As peacekeeping operations by the United Nations (UN) have evolved, so have the deployment of women in these operations. In 1993, women made up 1% of deployed uniformed personnel. In 2020, out of approximately 95,000 peacekeepers, women constituted 4.8% of military contingents and 10.9% of formed police units and 34% of justice and corrections government-provided personnel in the UN Peacekeeping missions. Women peacekeepers improve overall peacekeeping performance, have greater access to communities, help in promoting human rights and the protection of civilians, and encourage women to become a meaningful part of peace and political processes.

While the UN encourages and advocates for the deployment of women to uniformed functions, the responsibility for deployment of women in the police and military lies with the Member States. Member States of the Non-Aligned Movement recognize the indispensable role of women in increasing the overall performance and effectiveness of peacekeeping operations. NAM Member States further recognize that a better balance between men and women among peacekeepers contributes to, among others, greater credibility of the missions among the population.

NAM Member States have taken the leading initiative in calling for a greater representation of women in the UN peacekeeping operations. Under the Indonesian Presidency, the United Nations Security Council (UNSC) adopted Resolution 2538 (2020) on female personnel in the UN peacekeeping missions by consensus on August 28, 2020. This resolution can be hailed as Indonesia’s concrete contribution to peace diplomacy. “Resolution 2538 (2020) is the first resolution in the history of Indonesian diplomacy in the UNSC. This is also Indonesia’s contribution to enhancing the role of women as agents of peace, especially in UN peacekeeping missions,” Minister of Foreign Affairs Retno Marsudi had remarked when Resolution 2538 was adopted.

India, another prominent NAM Member State co-sponsored the Resolution. India’s Permanent Mission to United Nations informed that in the line of the priorities that India has set for itself, during its tenure in the Security Council starting 2021, the country will continue to push for the increased involvement of women in all the areas. India has a cherished history of sending women peacekeepers. In 2007, India became the first country to send all-women Formed Police Unit to Liberia. Also in 2020, Major Suman Gawani had won the UN Military Gender Advocate Award. She was deployed in United Nations Mission in South Sudan (UNIMSS). India’s Permanent Mission at the United Nations said that it was “proud” to support the resolution put forth by Indonesia and will continue to push for greater involvement of women in all areas.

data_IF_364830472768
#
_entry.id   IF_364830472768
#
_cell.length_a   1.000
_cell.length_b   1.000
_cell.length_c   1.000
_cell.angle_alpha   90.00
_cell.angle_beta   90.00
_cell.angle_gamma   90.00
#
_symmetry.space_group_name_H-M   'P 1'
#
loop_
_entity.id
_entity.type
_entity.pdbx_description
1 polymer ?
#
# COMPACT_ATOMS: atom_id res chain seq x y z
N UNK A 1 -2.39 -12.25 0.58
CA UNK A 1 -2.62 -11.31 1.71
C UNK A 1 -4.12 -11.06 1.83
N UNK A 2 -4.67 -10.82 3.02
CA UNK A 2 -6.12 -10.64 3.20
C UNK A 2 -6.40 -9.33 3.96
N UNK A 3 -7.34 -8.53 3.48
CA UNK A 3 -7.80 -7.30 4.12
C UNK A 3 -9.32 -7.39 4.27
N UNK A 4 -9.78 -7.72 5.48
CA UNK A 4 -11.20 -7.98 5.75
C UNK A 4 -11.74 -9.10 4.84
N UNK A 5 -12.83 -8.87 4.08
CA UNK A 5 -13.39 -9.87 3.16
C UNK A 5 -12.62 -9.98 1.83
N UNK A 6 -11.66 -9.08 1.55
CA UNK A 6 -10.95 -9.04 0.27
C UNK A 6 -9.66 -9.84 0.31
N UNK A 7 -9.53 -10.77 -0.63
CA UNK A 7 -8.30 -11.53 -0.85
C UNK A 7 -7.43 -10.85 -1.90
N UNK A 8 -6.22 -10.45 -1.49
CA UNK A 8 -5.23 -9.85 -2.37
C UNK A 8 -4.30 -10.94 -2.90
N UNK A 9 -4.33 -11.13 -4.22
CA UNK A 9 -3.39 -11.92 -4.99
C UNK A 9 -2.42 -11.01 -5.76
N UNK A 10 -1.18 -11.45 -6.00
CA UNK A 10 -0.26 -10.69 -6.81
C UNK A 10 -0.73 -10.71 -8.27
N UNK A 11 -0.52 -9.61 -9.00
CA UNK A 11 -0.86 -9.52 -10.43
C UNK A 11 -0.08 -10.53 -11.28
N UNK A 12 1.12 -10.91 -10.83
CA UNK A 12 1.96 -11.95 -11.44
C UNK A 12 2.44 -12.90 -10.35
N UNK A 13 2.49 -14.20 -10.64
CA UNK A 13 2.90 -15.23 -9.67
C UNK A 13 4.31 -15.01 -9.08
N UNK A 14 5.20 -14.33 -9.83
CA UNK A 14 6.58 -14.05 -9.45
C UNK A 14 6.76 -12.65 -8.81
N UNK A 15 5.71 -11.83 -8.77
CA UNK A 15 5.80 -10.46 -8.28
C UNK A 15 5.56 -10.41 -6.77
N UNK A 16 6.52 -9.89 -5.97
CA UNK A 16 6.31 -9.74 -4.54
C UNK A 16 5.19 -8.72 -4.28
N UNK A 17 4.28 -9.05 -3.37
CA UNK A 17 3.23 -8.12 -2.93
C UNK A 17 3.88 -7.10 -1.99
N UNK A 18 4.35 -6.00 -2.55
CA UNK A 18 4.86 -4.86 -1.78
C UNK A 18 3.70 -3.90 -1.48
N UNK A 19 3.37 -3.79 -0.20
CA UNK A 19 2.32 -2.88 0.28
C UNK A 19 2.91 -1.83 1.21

Resolution 2538 (2020) stresses that that promoting increased women’s participation in peacekeeping operations requires collective commitment and concerted efforts by all Member States and the United Nations Secretariat, and should be supported with appropriate resources.

The Resolution also underscores the importance of the safety and security of peacekeepers, including women peacekeepers, in the field and the need for the Secretary-General and Troop- and Police-Contributing Countries and the Member States to work together to ensure that missions are adequately resourced and all peacekeepers in the field are willing, capable and equipped effectively and safely to implement their mandate.

The Resolution also encourages the Member States to develop strategies and measures to increase the deployment of uniformed women to peacekeeping operations, including by: (a) Disseminating information about and providing access to deployment opportunities for women personnel, including for senior positions; (b) Providing access to training for uniformed women personnel, and ensuring that trained uniformed women are deployed for peacekeeping operations; (c) Developing a national database of trained women personnel interested in and available for nomination and deployment; (d) Identifying and addressing barriers in the recruitment, deployment, and promotion of uniformed women peacekeepers; (e) Considering ways, as appropriate, to increase the participation of women in national militaries and police; (f) Supporting the capacities of regional organisations in training uniformed women; and (g) Taking measures to provide support and incentives including child care and other relevant needs. The Resolution encourages the Member States to strengthen cooperation to support greater participation of women in peacekeeping operations, including through sharing best practices for recruitment, retention, training, and deployment of uniformed women. Further, it also encourages cooperation between the United Nations and regional and subregional organisations in advancing greater participation and role of women in peacekeeping operations.

By Dr. Ankit Srivastava

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